We used Ficoll density centrifugation to isolate PBMC from the blood of two humans. Next, using magnetic separations, we isolated several distinct leukocyte populations based on the presence of well-characterized surface markers. We isolated CD4+, CD14+ and CD20+ cells to generally greater than 90% purity within the lymphocyte gate (data not shown). We isolated RNA from each separated subpopulation in addition to whole PBMC. Next, we performed cDNA synthesis and used universal MID-tagged primers to amplify a 581 bp fragment of all MHC class I genes. Every subset was subjected to two independent PCR amplifications with two unique MID tags. We then prepared these samples for pyrosequencing as previously described [22, 24]. Finally we compared the sequences against an HLA reference database.
Differential mRNA Transcription of Mafa-B*134:02 in MHC-defined macaques
Next we examined transcription of MHC class I cDNA species in macaques which can express three-fold more distinct MHC class I transcripts than humans. We have previously described methods for rapidly genotyping MCM for their MHC haplotypes by microsatellite analysis and we have characterized all major MHC class I and class II alleles associated with these haplotypes [21–23, 25]. We identified animals that included homozygotes and heterozygotes for MHC class I and class II alleles (Figure 1). These animals contained the M1, M2, M3, M4 and M7 haplotypes. Using MCM eliminated potential issues arising from uncharacterized animal genotypes and allowed us to study animals with defined degrees of MHC matching, thus simplifying the analysis.
We used Ficoll-Hypaque density centrifugation to isolate PBMC from macaque blood. Next, using magnetic separations, we isolated several distinct leukocyte populations based on the presence of well-characterized surface markers. We isolated CD4+, CD8+, CD14+, CD16+, and CD20+ cells to genearally greater than 90% purity within the lymphocyte gate (data not shown). Again, we isolated RNA from whole PBMC in addition to each separated subpopulation. Next, we performed cDNA synthesis and used universal primers to amplify a short, polymorphic 190 bp region of all MHC class I genes. Every subset was subjected to two independent PCR amplifications with two unique MID tags. We then prepared these samples for pyrosequencing as previously described . Finally we compared the sequences against an MCM MHC class I BLAST database. We found all expected and previously discovered transcripts in the macaques' PBMC [22, 25].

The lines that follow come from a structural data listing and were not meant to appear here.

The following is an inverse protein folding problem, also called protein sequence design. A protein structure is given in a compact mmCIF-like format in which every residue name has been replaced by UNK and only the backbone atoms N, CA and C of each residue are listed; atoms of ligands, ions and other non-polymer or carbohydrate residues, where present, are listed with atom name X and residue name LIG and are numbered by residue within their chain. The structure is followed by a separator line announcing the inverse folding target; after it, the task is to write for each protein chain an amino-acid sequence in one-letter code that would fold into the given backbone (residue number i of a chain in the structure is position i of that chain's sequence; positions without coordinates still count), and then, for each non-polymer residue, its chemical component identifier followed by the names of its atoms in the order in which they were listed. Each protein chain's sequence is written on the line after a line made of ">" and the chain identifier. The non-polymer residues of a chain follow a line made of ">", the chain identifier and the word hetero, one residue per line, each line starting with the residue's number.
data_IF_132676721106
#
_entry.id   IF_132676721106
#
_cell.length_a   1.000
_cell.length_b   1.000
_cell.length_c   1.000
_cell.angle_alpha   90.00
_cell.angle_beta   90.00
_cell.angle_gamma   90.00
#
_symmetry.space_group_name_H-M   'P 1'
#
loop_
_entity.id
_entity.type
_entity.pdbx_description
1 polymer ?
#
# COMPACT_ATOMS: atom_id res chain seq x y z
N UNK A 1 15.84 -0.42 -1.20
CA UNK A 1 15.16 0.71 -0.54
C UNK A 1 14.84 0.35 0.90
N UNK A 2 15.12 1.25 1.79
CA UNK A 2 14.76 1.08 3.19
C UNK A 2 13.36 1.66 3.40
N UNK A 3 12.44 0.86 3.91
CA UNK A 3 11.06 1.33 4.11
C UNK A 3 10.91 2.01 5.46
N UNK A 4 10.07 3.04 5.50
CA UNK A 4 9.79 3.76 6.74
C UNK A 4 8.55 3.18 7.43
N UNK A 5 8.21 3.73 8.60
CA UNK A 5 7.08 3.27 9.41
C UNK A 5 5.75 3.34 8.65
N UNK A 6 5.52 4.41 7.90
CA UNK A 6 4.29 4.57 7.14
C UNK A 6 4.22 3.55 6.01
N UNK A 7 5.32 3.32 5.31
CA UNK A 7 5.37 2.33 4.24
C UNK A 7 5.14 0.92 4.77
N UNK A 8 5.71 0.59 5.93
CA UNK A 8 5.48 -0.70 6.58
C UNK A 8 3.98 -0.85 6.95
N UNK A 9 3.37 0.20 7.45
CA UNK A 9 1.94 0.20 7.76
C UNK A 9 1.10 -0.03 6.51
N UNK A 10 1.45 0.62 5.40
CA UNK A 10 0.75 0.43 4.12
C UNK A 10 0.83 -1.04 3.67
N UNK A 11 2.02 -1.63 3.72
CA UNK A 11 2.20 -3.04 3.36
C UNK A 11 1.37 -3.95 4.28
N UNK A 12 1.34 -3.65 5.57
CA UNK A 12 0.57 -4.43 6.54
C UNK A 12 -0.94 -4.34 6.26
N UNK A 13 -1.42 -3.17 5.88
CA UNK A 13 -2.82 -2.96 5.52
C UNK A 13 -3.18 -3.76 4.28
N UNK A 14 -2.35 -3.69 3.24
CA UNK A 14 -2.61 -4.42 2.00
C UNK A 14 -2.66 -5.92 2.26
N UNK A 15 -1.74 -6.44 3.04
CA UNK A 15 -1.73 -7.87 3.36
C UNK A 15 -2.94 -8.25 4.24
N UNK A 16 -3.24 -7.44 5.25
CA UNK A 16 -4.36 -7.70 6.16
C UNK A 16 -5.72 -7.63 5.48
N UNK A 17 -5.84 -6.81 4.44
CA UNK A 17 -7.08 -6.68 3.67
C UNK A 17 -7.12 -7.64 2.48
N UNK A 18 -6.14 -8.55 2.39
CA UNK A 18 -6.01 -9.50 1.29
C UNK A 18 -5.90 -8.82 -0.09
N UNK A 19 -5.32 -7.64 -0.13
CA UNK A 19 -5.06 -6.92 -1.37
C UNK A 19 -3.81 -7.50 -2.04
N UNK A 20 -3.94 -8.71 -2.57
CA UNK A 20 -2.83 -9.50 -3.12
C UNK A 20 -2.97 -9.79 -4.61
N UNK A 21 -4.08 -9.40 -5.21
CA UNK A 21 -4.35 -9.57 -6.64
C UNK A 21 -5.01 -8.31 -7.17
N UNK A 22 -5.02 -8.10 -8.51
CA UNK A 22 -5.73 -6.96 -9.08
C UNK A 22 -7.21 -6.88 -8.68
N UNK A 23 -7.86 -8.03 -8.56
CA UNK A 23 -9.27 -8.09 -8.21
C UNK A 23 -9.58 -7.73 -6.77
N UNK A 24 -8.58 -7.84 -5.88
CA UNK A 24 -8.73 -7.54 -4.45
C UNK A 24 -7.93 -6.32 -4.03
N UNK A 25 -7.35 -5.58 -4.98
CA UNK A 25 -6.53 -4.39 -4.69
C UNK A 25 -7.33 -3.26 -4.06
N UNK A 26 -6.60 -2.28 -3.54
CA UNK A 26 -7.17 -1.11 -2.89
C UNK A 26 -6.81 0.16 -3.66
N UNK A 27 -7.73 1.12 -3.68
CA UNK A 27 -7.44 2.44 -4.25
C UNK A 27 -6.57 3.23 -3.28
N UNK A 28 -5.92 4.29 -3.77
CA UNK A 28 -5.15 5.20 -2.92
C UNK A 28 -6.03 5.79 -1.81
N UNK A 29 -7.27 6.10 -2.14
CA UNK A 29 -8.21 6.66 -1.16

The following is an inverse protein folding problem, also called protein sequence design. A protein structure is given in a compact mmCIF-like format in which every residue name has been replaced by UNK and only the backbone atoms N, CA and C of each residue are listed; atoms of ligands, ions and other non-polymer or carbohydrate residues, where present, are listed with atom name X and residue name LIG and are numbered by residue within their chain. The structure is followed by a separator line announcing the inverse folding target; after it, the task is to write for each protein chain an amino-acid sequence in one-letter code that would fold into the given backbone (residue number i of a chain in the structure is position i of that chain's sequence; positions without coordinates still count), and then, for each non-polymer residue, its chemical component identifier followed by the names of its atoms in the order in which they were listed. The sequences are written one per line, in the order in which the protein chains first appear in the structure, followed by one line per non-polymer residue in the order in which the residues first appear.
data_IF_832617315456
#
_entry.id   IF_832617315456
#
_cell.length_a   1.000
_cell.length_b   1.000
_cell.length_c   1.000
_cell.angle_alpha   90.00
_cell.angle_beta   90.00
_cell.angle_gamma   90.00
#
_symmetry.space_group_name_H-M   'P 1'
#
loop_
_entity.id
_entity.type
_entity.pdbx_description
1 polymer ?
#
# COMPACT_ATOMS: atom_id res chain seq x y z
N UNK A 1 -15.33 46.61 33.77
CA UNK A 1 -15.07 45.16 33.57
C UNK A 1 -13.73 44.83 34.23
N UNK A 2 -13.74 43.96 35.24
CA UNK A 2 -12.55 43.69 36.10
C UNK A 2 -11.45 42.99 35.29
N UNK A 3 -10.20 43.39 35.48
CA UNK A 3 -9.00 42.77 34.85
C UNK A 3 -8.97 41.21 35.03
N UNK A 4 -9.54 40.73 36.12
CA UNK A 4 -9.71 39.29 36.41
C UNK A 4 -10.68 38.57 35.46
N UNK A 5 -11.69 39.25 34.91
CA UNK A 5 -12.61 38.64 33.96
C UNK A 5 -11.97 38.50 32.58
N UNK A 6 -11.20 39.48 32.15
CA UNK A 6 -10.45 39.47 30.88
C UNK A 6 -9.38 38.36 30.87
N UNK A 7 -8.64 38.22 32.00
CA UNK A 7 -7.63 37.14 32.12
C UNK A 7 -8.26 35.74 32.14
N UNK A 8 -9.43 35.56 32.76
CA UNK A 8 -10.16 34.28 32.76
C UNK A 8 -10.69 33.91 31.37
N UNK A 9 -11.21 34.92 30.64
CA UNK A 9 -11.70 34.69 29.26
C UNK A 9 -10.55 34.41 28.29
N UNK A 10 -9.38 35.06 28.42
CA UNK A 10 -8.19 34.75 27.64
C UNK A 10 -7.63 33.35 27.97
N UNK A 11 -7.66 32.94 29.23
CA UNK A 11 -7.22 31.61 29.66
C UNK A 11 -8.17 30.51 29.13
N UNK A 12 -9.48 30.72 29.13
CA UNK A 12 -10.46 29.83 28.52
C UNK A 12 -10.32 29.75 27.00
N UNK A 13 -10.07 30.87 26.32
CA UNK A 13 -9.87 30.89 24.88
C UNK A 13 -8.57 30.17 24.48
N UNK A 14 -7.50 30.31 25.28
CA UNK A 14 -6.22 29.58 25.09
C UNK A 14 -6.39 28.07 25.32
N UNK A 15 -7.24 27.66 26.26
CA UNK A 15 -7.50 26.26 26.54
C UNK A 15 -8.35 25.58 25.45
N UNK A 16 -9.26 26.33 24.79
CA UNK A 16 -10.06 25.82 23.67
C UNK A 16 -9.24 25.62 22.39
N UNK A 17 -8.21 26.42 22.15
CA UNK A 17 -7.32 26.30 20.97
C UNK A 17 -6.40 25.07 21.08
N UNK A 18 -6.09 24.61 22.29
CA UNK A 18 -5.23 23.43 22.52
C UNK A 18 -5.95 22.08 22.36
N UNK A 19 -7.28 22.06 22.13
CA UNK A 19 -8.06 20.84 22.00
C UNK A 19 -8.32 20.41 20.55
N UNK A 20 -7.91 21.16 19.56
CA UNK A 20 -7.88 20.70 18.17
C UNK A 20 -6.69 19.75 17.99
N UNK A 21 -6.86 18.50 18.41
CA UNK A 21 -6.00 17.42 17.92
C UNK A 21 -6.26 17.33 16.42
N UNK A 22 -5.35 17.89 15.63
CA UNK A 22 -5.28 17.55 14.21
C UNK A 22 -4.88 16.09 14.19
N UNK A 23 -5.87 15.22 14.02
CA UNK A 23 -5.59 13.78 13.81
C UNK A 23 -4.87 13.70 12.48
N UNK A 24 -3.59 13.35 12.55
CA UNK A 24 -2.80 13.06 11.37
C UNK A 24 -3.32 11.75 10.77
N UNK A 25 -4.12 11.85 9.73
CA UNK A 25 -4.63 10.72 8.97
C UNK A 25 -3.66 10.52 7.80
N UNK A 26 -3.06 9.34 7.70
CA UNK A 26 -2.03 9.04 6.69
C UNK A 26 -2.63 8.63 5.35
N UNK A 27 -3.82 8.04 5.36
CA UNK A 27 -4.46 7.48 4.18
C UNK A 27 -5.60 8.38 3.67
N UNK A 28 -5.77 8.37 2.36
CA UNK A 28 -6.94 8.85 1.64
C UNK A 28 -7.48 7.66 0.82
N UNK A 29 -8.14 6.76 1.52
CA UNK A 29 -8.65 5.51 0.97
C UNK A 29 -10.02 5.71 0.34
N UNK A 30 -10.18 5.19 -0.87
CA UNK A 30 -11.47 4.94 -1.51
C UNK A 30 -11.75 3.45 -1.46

Consistent transcription of other M1 alleles
The extremely high transcription of Mafa-B*134:02 in the CD14+ cells made it difficult to assess the transcription pattern of other alleles in this leukocyte subset. To eliminate the effect of Mafa-B*134:02 transcription on the rest of our analysis, we renormalized the transcript percentages after eliminating the Mafa-B*134:02 reads (Figure 3b). This analysis, which excluded the contribution of Mafa-B*134:02 to each sample, demonstrated that the profiles were remarkably similar among subsets in the absence of Mafa-B*134:02. Although Mafa-B*104:01:01 was significantly elevated in the CD14+ cells (p < 0.0001), this difference was considerably less than that seen with Mafa-B*134:02.
Differential MHC class I allele transcription in animals with non-M1 haplotypes
Next we examined MHC class I allele transcription in animals with different MHC haplotypes. In the M2/M2 background we observed that there was indeed another allele that was more highly transcribed in CD14+ cells (Figure 4b). We found that Mafa-B*098:01:01 was transcribed preferentially in the CD14+ cells (p < 0.0001). In the M2/M2 animal we observed lower overall transcription of this gene compared to other transcripts suggesting that it may be a minor MHC class I allele. However, it is important to remember that our measure of transcription is semi-quantitative; primers could be biased for certain cDNAs which ultimately biases the dominance hierarchy. Nevertheless, the relative transcription pattern of Mafa-B*098:01:01 was similar to that for Mafa-B*134:02. These differences were also detected in the M1/M2 heterozygous animal cy0160 (data not shown). However, in this animal, the level of Mafa-B*98:01:01 transcription was near our limit of detection.
In a final animal heterozygous for the M3/M4 haplotypes, we identified an RNA transcript on the M4 haplotype that also follows this variable transcription pattern (Figure 4c). In this animal, Mafa-B*088:01 was transcribed at higher levels in CD14+ cells (p < 0.0001). However, in this animal we did not identify an RNA species that is differentially transcribed from the M3 haplotype. We did not analyze either of these haplotypes in a homozygous macaque which may explain the low level of Mafa-B*088:01 transcription and lack of differentially transcribed alleles detected on the M3 haplotype.